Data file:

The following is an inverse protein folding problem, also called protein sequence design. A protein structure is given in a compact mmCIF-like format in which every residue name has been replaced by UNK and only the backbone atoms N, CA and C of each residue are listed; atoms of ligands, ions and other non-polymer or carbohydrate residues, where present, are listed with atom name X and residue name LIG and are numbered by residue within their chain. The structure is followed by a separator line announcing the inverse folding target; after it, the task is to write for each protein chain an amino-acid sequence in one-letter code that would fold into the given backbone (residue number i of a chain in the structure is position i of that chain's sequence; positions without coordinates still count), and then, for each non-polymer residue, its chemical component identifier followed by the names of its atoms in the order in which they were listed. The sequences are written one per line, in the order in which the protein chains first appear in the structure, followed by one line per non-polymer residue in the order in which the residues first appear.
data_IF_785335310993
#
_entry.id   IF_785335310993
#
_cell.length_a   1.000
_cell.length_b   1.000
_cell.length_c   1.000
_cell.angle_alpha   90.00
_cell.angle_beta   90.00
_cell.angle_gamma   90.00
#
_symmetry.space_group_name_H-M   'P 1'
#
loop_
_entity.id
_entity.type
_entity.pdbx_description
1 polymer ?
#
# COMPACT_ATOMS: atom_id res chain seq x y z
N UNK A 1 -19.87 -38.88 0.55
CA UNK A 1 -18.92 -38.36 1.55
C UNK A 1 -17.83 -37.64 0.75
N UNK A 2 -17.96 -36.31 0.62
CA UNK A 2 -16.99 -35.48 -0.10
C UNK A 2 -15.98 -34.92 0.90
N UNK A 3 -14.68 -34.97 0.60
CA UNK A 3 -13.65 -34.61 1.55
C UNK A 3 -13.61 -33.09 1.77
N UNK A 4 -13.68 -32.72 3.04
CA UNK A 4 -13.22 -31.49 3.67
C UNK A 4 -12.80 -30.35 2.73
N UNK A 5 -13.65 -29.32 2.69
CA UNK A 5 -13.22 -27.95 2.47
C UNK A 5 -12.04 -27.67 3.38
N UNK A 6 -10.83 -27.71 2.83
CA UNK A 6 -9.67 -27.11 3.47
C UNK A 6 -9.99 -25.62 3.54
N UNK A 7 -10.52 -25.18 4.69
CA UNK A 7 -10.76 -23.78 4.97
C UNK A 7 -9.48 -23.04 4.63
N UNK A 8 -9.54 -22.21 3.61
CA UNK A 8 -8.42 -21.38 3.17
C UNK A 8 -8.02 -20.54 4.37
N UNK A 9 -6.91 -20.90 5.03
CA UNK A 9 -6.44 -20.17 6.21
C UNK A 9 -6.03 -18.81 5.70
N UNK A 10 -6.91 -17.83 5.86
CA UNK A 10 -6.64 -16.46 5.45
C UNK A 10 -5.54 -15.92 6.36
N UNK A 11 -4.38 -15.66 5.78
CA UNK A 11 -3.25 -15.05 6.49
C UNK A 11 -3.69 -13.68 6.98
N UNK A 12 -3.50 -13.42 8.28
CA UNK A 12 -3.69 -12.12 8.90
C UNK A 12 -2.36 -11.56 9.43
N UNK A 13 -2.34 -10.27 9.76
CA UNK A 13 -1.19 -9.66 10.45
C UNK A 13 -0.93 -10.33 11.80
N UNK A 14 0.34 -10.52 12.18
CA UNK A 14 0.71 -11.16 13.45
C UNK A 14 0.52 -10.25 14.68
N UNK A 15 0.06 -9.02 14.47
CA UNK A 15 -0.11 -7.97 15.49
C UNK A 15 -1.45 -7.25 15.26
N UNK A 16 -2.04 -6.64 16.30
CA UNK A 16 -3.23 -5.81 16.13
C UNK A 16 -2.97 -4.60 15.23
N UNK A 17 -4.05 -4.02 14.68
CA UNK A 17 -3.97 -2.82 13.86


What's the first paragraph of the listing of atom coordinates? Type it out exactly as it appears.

The following is an inverse protein folding problem, also called protein sequence design. A protein structure is given in a compact mmCIF-like format in which every residue name has been replaced by UNK and only the backbone atoms N, CA and C of each residue are listed; atoms of ligands, ions and other non-polymer or carbohydrate residues, where present, are listed with atom name X and residue name LIG and are numbered by residue within their chain. The structure is followed by a separator line announcing the inverse folding target; after it, the task is to write for each protein chain an amino-acid sequence in one-letter code that would fold into the given backbone (residue number i of a chain in the structure is position i of that chain's sequence; positions without coordinates still count), and then, for each non-polymer residue, its chemical component identifier followed by the names of its atoms in the order in which they were listed. The sequences are written one per line, in the order in which the protein chains first appear in the structure, followed by one line per non-polymer residue in the order in which the residues first appear.